Title: Biggle garden book; vegetables, small fruits and flowers for pleasure and profit
Year: 1908 (1900s)
Authors: Biggle, Jacob
Subjects: Gardening Vegetable gardening
Publisher: Philadelphia, W. Atkinson Co.
Contributing Library: The Library of Congress
Digitizing Sponsor: The Library of Congress
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fterward sets the plants over each enrichedhill (his helper with a hoe first mixes soil with thehill of fertilizer and manure, puts more soil on top,and makes an opening for the plant). After eachplant is set the soil is firmly trodden around it withthe feet; the furrow, between hills, is either filledwith the hoe as the planting progresses, or the fillingis done by cultivating crosswise after the entire fieldis set. The after cultivation should be thorough andregular. When the vines are large enough to needsupport they should be tied loosely to stakes about TOMATO. EGGPLANT. PEPPER four feet high (higher, if desired), or supported onhigh wire or wooden trellises, or on low A-shapedframes or racks, or on piles of brush placed beneaththe vines—in fact, anything will answer that will keepthem off the ground. (Where large areas of toma-toes are grown the vines are seldom supported.)Pinching off the tips of the main upper shoots whenthe plants on racks are about three feet high is prac-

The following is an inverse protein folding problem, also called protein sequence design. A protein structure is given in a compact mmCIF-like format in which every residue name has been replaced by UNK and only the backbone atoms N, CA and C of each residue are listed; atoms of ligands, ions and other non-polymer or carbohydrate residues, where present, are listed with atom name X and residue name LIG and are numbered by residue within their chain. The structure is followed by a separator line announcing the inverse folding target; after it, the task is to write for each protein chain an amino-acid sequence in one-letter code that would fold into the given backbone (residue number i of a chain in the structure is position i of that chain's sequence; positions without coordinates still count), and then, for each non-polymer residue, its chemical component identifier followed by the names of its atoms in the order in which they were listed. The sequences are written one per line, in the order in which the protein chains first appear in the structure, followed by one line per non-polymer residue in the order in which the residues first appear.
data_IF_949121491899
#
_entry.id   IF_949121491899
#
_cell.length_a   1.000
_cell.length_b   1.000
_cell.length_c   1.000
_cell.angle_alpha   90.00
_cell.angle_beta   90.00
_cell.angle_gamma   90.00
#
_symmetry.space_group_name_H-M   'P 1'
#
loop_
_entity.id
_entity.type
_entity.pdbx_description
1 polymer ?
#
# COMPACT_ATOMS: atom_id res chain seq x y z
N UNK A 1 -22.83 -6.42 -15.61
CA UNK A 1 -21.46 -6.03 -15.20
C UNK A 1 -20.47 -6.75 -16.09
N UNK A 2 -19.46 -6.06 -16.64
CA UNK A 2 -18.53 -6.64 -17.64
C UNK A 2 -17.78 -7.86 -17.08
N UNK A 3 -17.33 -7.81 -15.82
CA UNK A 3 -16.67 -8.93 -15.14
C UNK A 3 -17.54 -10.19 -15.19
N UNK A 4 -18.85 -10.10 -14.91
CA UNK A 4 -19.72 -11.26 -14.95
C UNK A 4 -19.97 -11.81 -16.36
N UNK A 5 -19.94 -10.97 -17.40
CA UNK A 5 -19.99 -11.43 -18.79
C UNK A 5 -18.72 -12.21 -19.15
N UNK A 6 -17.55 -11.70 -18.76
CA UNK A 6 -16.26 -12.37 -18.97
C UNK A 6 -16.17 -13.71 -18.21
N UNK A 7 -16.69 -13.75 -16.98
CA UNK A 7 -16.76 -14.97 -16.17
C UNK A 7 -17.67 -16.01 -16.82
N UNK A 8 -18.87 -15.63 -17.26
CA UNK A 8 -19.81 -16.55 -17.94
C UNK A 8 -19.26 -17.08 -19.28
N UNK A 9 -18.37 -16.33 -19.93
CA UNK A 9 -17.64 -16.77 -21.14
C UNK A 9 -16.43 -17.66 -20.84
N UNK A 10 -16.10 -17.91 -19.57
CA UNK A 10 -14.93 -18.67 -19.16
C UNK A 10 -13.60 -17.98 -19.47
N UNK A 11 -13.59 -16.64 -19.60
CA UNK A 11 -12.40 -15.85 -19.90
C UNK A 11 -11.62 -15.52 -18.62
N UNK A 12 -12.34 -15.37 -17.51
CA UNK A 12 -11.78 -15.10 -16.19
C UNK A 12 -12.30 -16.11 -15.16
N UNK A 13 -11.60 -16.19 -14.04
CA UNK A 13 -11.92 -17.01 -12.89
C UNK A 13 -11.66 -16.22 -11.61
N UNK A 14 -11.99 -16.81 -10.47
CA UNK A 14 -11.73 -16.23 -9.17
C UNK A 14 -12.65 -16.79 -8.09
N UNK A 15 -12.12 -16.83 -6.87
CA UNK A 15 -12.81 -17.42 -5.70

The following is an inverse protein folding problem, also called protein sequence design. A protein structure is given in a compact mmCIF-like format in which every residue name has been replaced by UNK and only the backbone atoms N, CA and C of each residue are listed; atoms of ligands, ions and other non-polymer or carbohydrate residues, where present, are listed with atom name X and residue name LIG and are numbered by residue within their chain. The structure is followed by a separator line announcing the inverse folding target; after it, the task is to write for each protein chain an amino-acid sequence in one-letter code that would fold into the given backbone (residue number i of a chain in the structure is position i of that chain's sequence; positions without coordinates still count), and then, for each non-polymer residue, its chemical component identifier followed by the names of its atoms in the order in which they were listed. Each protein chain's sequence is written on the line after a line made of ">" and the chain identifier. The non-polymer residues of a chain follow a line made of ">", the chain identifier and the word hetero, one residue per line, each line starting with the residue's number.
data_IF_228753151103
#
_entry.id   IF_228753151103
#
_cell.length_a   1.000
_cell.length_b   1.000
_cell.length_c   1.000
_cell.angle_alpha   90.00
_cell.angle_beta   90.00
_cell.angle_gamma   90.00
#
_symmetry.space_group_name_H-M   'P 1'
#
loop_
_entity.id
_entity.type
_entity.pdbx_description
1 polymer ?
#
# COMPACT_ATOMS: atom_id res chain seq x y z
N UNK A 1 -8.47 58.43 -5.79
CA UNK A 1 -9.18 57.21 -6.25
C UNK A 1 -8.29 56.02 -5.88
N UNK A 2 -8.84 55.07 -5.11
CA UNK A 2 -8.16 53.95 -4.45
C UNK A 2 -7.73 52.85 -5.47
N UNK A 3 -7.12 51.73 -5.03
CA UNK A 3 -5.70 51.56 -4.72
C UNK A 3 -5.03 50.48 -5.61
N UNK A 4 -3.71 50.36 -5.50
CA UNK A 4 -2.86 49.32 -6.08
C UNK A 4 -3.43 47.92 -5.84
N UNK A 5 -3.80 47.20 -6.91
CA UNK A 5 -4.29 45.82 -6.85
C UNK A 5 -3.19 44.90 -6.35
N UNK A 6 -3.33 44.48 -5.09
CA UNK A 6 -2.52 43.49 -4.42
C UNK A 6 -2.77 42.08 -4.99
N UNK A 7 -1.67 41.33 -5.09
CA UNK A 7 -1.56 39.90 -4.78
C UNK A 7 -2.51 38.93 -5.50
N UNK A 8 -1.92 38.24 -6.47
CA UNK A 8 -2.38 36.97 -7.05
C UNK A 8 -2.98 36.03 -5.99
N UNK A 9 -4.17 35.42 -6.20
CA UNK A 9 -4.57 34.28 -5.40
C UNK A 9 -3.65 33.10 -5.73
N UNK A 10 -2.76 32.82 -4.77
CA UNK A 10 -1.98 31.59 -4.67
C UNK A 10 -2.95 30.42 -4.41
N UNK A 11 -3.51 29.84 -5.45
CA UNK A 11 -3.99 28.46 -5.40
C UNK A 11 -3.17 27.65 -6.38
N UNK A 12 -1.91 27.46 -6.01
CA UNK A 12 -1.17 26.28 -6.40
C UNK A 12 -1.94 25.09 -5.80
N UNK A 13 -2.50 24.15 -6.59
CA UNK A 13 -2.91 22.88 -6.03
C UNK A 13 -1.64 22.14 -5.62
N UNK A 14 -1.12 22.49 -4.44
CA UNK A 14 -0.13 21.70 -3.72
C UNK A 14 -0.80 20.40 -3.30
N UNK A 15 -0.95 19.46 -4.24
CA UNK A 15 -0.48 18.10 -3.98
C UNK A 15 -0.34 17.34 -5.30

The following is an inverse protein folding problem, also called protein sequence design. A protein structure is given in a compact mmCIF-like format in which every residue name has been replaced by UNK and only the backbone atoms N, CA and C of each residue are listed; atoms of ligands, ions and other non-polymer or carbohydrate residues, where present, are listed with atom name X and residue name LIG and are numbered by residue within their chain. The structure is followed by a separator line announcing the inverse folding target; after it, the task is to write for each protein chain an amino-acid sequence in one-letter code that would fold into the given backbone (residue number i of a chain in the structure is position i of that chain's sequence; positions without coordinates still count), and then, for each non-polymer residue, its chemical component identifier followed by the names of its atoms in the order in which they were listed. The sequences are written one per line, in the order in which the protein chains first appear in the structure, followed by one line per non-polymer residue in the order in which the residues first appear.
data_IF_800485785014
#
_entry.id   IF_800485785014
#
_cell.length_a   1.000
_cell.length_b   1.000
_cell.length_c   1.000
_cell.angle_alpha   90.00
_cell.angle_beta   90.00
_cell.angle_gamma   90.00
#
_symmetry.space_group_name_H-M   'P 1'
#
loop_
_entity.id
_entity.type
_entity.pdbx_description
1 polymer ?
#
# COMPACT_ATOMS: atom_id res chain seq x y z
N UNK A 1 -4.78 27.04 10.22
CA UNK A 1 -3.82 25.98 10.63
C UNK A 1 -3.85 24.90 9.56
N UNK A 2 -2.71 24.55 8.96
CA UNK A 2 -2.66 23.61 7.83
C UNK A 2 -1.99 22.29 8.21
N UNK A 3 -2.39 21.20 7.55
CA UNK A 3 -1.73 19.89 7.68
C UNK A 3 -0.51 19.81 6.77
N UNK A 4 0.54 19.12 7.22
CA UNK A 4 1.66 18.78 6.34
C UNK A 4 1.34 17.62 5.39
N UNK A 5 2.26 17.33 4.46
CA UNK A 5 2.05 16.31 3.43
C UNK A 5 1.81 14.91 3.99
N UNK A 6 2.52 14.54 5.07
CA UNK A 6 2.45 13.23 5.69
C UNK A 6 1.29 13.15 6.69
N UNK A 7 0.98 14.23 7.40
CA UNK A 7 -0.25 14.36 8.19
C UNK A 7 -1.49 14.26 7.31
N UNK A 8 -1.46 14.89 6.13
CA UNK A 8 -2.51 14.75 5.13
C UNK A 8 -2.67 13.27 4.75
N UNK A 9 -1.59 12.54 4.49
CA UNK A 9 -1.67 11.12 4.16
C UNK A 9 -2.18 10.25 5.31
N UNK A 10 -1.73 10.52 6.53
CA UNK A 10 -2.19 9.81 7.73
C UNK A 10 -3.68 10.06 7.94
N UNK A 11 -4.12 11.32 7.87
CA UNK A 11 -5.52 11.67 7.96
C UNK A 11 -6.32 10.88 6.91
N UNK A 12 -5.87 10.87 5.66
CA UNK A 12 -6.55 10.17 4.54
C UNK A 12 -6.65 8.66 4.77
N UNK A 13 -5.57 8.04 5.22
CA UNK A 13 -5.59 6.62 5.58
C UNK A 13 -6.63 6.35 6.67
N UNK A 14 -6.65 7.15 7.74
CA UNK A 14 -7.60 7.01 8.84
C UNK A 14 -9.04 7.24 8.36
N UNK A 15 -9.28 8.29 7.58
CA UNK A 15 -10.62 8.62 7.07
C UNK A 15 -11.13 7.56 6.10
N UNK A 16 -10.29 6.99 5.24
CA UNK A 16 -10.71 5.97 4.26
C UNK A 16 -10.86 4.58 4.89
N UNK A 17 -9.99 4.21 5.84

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SAME BACK YARD AFTER GROWING FLOWERS,VINES AND A HIGH SCREEN OF TOMATOES tised by a few gardeners, who claim that it makesthe fruit earlier and finer; some others train thevines to long stakes and regularly pinch off the sideshoots; many others do no pruning of any kind. Varieties of tomatoes : Earliana, Atlantic Prize,Chalks Early Jewel, IMatchless, etc., are well-knownearly red kinds, the first-named being especially early,I find. Stone, Acme, Perfection, Jersey Red, Match-less, Beauty, etc., are good main-crop varieties. To-mato varieties soon run out and new kinds areconstantly being introduced; so names change 138 BIGGLE GARDEN BOOK quickly. Peach, Yellow Plum, Red Cherry,Husk and similar tomatoes are sometimes grownfor preserves or as novelties. Marketing Tomatoes: Gathering should be donetwo or three times a week—sometimes every day—only picking the fruits that are ready each time. Ifto be shipped some distance, pick them when they arejust beginning to color—even sooner f
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Tagged: , bookid:bigglegardenbook00bigg_0 , bookyear:1908 , bookdecade:1900 , bookcentury:1900 , bookauthor:Biggle__Jacob , booksubject:Gardening , booksubject:Vegetable_gardening , bookpublisher:Philadelphia__W__Atkinson_Co_ , bookcontributor:The_Library_of_Congress , booksponsor:The_Library_of_Congress , bookleafnumber:140 , bookcollection:library_of_congress , bookcollection:americana , BHL Collection